Gold prices edged higher Thursday after the government reported surprisingly strong September hiring, but not strong enough to lower the nation's nominal unemployment rate.

Although the nominal unemployment rate remained at 9.1 percent, the number of non-farm jobs last month jumped 103,000, the Labor Department said. However, nearly half of those gains came from striking Verizon workers returning to work. Without them, September's non-farm job creation would have been 58,000.

Economists, according to various surveys, had expected gains between 25,000 to 60,000 after a flat August.

Before the September payroll figures were released gold, which settled Thursday at $1,653.20, hovered within a tight range of $1,647.40 to $1,668.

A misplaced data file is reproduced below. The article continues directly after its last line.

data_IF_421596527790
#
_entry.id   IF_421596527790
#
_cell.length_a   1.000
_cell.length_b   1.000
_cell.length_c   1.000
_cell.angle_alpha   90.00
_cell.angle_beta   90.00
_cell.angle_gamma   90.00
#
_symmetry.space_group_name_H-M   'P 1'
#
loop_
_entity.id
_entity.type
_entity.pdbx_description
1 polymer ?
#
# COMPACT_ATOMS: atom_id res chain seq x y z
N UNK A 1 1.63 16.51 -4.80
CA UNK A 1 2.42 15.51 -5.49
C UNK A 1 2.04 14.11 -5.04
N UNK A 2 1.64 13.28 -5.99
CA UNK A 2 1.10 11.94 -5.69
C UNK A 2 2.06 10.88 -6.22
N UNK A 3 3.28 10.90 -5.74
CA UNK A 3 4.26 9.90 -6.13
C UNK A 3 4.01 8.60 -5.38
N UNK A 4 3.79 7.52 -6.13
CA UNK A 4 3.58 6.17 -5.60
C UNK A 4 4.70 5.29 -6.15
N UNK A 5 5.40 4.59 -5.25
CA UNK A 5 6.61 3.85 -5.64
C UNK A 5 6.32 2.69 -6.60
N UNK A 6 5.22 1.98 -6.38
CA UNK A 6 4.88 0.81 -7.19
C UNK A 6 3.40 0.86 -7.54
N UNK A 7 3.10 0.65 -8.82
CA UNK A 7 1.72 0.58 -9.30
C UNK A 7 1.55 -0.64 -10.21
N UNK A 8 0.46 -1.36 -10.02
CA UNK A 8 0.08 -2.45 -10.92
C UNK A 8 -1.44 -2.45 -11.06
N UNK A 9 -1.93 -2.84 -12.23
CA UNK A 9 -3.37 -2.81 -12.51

What you're seeing is demand for physical metal continues to be very, very strong. China was off all this week. They'll be back next week and I presume demand will only increase, so I think that is why the market has held so nicely around this $1,600 mark, MKS Finance head of trading Afshin Nabavi, told Reuters.

The market was extremely bearish in the dollar and extremely bullish on precious ... It's not a one-way street all the time. We needed a correction and don't forget we are talking about less than $300 in a commodity that was priced close to $2,000, he said.

I still wouldn't mind seeing it have a bit more of a correction on the downside first to clean up some of the spec length over the market and towards the end of the year, it will be closer to $2,000 again, he added.

Gold for December delivery gained $2.30 to $1,655.50 while gold for immediate delivery added $7.50 to $1,660.08.

Silver for December delivery slipped 6 cents to $31.95, while silver for immediate delivery gained 59 cents to $32.57.